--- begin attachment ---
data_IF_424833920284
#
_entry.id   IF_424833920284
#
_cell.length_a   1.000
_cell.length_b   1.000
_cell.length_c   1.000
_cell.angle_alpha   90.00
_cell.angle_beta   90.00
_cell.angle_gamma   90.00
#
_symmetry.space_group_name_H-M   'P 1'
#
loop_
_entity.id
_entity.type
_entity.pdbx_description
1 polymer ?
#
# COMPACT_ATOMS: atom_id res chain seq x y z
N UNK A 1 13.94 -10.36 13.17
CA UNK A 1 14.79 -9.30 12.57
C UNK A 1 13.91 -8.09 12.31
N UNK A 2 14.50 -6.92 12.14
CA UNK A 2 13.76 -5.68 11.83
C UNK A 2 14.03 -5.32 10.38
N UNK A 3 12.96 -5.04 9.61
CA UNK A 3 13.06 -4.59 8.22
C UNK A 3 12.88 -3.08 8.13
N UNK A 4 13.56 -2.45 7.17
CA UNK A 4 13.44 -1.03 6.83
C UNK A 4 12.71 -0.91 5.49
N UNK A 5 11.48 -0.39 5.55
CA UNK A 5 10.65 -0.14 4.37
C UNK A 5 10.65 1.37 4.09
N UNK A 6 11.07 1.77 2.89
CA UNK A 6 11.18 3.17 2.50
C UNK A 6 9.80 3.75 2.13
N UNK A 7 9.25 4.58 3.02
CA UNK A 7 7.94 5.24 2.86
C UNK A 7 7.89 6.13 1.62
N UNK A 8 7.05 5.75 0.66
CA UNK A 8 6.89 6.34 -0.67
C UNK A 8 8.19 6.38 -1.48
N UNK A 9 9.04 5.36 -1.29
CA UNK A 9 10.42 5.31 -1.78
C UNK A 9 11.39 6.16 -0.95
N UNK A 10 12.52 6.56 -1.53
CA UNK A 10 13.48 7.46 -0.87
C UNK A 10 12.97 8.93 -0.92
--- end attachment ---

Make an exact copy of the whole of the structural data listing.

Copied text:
data_IF_424833920284
#
_entry.id   IF_424833920284
#
_cell.length_a   1.000
_cell.length_b   1.000
_cell.length_c   1.000
_cell.angle_alpha   90.00
_cell.angle_beta   90.00
_cell.angle_gamma   90.00
#
_symmetry.space_group_name_H-M   'P 1'
#
loop_
_entity.id
_entity.type
_entity.pdbx_description
1 polymer ?
#
# COMPACT_ATOMS: atom_id res chain seq x y z
N UNK A 1 13.94 -10.36 13.17
CA UNK A 1 14.79 -9.30 12.57
C UNK A 1 13.91 -8.09 12.31
N UNK A 2 14.50 -6.92 12.14
CA UNK A 2 13.76 -5.68 11.83
C UNK A 2 14.03 -5.32 10.38
N UNK A 3 12.96 -5.04 9.61
CA UNK A 3 13.06 -4.59 8.22
C UNK A 3 12.88 -3.08 8.13
N UNK A 4 13.56 -2.45 7.17
CA UNK A 4 13.44 -1.03 6.83
C UNK A 4 12.71 -0.91 5.49
N UNK A 5 11.48 -0.39 5.55
CA UNK A 5 10.65 -0.14 4.37
C UNK A 5 10.65 1.37 4.09
N UNK A 6 11.07 1.77 2.89
CA UNK A 6 11.18 3.17 2.50
C UNK A 6 9.80 3.75 2.13
N UNK A 7 9.25 4.58 3.02
CA UNK A 7 7.94 5.24 2.86
C UNK A 7 7.89 6.13 1.62
N UNK A 8 7.05 5.75 0.66
CA UNK A 8 6.89 6.34 -0.67
C UNK A 8 8.19 6.38 -1.48
N UNK A 9 9.04 5.36 -1.29
CA UNK A 9 10.42 5.31 -1.78
C UNK A 9 11.39 6.16 -0.95
N UNK A 10 12.52 6.56 -1.53
CA UNK A 10 13.48 7.46 -0.87
C UNK A 10 12.97 8.93 -0.92